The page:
Fayes T Kantawala looks for symbols of harmony in a time of intense symbolism

There is a weather worn poster for the American Sephardic Association that is glued to a now-shuttered storefront on my street. I make sure to pass it every morning I leave the house because the symbol for ASA is a khamsah, coincidentally my own favorite shape. The open palmed right hand is culturally sacred to both Jews and Muslims as a symbol of protection against the evil eye, and it dates from as far back as ancient Mesopotania (3500 BC-ish). You’ve probably seen it yourself: on charm bracelets, sculptures, paintings, prints, t-shirts, necklaces, belts, crowns, scepters, carpets, curtains, doors, lamp shades, arches, bed spreads and, once, as a twenty-foot backdrop to a drag queen’s musical rendition of “Talk to the Hand”. It has been called many things; the Hand of Ishtar, the Hand of Venus, the Hand of Mary, the Hand of Fatima, all variations of same theme: motherly protection.

I grew up wearing a silver version of it as a pendant through my later teenage years, a gift from my very Shia grandmother on my sixteenth birthday. The universality of the symbol appealed to me, and I found that If I felt stressed, anxious or scared, its presence relaxed me. In that way it worked like all talismans do, by brining focus back to the present moment with the trust that everything will be fine. I smile when I pass that poster for this reason – a smile for my memories, yes, but also for the joy of symbols. They are the essence of how we convey meaning. Think of arrows on airport signs, red crosses on hospitals and ambulances, or even the bitten Apple on your phone. It blows my mind that the shapes transcend barriers of language and, in many cases, time.
But symbols are not simply shapes with meaning. They can become repositories for the souls of entire nations, civilizations even

But symbols are not simply shapes with meaning. They can become repositories for the souls of entire nations, civilizations even: The Pyramids, The Hanging Gardens, the Colosseum, the Parthenon, the Hagia Sophia, later on the Eiffel Tower, Big Ben, Christ the Redeemer, the Washington Monument, even the Minar-e-Pakistan (such as she is). Each was or is treated as living embodiments of self importance. One of the reason that the 9/11 images remain with us even today is because the twin towers were those living buildings; they were soaring, phallic symbols of American might, and anyone who saw them fall on live television knew they were watching more than just collapsing buildings.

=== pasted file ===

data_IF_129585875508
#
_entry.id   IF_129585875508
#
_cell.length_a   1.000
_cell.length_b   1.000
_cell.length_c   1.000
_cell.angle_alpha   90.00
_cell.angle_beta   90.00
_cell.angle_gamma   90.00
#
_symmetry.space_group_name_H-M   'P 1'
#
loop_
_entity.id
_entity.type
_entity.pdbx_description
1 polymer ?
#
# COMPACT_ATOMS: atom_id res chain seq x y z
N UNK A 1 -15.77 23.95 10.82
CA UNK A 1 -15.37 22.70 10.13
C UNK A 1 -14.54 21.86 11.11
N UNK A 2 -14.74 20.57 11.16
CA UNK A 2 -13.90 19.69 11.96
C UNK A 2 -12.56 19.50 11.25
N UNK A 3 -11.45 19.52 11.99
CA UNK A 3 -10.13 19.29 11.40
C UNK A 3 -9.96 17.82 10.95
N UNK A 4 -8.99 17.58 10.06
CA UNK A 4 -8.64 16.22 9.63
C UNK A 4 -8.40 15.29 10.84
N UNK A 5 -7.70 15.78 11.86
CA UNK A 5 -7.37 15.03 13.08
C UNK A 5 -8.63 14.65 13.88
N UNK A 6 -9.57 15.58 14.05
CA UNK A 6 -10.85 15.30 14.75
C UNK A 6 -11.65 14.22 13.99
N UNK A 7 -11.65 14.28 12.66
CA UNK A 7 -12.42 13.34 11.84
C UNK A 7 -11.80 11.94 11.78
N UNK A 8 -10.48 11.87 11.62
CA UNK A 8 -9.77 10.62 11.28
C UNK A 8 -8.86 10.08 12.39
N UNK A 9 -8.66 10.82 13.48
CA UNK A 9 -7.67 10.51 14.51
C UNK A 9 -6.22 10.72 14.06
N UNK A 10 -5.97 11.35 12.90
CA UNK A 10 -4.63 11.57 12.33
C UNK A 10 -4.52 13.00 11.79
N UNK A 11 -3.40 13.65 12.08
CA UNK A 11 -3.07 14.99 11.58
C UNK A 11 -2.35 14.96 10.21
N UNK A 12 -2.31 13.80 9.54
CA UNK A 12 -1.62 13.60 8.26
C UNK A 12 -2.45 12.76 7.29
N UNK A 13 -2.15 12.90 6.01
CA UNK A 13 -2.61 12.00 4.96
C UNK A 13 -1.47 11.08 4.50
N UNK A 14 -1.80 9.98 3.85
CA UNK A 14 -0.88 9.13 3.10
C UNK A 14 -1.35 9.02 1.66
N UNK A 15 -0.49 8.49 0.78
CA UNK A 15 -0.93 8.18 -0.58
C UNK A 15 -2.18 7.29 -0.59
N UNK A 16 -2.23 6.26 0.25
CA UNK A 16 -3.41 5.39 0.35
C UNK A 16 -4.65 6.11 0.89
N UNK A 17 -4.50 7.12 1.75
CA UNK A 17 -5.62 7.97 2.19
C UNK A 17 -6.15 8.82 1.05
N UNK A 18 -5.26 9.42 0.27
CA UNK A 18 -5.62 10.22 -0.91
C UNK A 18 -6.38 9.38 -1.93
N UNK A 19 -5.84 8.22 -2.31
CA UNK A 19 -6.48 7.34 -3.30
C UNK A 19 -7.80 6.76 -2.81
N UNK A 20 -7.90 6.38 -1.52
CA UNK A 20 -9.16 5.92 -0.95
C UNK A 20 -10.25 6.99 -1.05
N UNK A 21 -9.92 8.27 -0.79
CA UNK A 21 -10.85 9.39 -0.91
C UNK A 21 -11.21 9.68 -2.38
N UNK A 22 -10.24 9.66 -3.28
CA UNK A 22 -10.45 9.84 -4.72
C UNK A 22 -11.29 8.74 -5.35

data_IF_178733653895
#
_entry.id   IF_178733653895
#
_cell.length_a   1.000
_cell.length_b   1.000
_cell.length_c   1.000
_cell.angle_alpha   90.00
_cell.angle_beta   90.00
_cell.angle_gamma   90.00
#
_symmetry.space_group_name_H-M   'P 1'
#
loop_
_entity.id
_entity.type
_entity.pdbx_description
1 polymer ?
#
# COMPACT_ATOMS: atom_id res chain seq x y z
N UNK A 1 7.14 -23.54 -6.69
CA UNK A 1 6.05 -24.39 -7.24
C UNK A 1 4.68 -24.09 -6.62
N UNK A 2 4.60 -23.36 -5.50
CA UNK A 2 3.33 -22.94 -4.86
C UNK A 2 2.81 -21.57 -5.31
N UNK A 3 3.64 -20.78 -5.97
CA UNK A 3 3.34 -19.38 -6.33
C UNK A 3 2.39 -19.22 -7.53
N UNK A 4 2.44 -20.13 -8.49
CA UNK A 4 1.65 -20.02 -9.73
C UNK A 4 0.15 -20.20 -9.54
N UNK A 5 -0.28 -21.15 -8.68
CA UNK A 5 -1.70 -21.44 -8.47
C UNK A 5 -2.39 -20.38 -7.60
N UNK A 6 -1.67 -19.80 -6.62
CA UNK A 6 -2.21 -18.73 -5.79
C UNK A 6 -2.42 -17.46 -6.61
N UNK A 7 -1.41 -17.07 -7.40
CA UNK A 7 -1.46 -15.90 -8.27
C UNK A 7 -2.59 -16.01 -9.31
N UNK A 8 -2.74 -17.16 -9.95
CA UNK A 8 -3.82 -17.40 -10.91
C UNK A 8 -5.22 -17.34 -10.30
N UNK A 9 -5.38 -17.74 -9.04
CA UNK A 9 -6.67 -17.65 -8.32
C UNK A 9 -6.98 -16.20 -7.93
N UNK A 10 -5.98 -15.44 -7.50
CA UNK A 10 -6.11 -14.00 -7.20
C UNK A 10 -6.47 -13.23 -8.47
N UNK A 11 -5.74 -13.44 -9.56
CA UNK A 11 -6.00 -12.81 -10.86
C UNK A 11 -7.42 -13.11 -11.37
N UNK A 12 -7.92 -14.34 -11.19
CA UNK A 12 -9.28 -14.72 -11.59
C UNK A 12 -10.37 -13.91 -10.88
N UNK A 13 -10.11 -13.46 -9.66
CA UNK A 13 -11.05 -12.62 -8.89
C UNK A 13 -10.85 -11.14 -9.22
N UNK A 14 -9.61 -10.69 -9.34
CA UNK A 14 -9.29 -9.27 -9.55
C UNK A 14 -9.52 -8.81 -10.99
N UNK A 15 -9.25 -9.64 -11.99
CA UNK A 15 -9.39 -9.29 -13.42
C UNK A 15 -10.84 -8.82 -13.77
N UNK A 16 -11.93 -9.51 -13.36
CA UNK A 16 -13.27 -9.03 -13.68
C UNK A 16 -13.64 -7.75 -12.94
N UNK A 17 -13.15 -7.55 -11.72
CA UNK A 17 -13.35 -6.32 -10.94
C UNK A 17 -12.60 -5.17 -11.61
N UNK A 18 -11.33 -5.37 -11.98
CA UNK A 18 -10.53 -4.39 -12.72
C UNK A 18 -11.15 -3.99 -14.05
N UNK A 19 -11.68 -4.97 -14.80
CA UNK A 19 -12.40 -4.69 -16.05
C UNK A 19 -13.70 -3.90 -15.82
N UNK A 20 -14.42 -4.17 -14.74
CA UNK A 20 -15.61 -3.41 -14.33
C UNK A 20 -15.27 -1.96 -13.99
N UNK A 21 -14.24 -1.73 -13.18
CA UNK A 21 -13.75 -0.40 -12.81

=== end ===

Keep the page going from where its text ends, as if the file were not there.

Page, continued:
Earlier this week, when I saw video footage of that awful explosion in Beirut, I knelt on the floor and cried. The tears came unexpectedly, and left just as quickly. Maybe it was just the release of an accumulation of stress from the pandemic, but I had a feeling of witnessing a symbol of times, a fatal blow just when we all feel vulnerable, no matter where in the world we live.

I busied myself with work until later that day, while scrolling through newsfeeds, I saw another act of nationalist symbolism. This time it was Modi building a temple on the ruins of a mosque. Like everything which that little man does, it was designed to project a puffed up Hindutva triumphing over Islam. His brand of nationalism is no different to that of any fascist: add a reductive mix of toxic masculinity, stir with strong arming freedom of expression, and wrap up in historical fiction tightly enough that nothing else gets in. They did it in Mesopotamia too, just as in our own country. Old as the tricks may be, the effects - on sectarian harmony and political freedom in India -  will be all too real.

All around us, things are falling apart. Great big things, things that have governed our ways of life for as long as there have been countries. Western centrism, white supremacy, toxic masculinity, institutionalized racism, American unilateralism, global colorism, hypocrisy and capitalist greed are all symbols of dominance that are swaying in the stillness of our stasis. I wish there was some Thing, some symbol I could hold onto as storm rages in these uncertain months. What I can say is later that same evening, when I was putting away some cartons, I spotted my old silver khamsa poking out of a plastic bag from home. And I smiled, briefly basking in that most universal symbol of faith: hope.

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